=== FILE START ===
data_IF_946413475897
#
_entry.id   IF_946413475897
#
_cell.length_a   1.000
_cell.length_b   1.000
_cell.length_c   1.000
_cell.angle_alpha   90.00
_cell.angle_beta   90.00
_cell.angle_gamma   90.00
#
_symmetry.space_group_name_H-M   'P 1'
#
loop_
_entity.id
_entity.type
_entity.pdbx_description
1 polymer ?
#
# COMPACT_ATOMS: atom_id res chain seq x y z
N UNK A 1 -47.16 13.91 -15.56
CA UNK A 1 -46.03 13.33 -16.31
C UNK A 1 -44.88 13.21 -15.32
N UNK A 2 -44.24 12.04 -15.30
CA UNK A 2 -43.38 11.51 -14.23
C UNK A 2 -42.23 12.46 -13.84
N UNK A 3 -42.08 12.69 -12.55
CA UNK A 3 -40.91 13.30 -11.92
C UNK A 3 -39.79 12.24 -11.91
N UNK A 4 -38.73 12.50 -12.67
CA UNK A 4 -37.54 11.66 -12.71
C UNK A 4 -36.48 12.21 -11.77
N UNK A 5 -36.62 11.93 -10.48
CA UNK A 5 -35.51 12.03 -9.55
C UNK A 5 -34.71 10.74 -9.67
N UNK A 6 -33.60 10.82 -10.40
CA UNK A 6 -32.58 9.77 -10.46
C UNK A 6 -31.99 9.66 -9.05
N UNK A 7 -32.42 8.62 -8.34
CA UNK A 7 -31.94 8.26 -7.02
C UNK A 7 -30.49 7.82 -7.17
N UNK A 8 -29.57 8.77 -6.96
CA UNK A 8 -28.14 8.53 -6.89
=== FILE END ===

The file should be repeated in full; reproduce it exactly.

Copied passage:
data_IF_946413475897
#
_entry.id   IF_946413475897
#
_cell.length_a   1.000
_cell.length_b   1.000
_cell.length_c   1.000
_cell.angle_alpha   90.00
_cell.angle_beta   90.00
_cell.angle_gamma   90.00
#
_symmetry.space_group_name_H-M   'P 1'
#
loop_
_entity.id
_entity.type
_entity.pdbx_description
1 polymer ?
#
# COMPACT_ATOMS: atom_id res chain seq x y z
N UNK A 1 -47.16 13.91 -15.56
CA UNK A 1 -46.03 13.33 -16.31
C UNK A 1 -44.88 13.21 -15.32
N UNK A 2 -44.24 12.04 -15.30
CA UNK A 2 -43.38 11.51 -14.23
C UNK A 2 -42.23 12.46 -13.84
N UNK A 3 -42.08 12.69 -12.55
CA UNK A 3 -40.91 13.30 -11.92
C UNK A 3 -39.79 12.24 -11.91
N UNK A 4 -38.73 12.50 -12.67
CA UNK A 4 -37.54 11.66 -12.71
C UNK A 4 -36.48 12.21 -11.77
N UNK A 5 -36.62 11.93 -10.48
CA UNK A 5 -35.51 12.03 -9.55
C UNK A 5 -34.71 10.74 -9.67
N UNK A 6 -33.60 10.82 -10.40
CA UNK A 6 -32.58 9.77 -10.46
C UNK A 6 -31.99 9.66 -9.05
N UNK A 7 -32.42 8.62 -8.34
CA UNK A 7 -31.94 8.26 -7.02
C UNK A 7 -30.49 7.82 -7.17
N UNK A 8 -29.57 8.77 -6.96
CA UNK A 8 -28.14 8.53 -6.89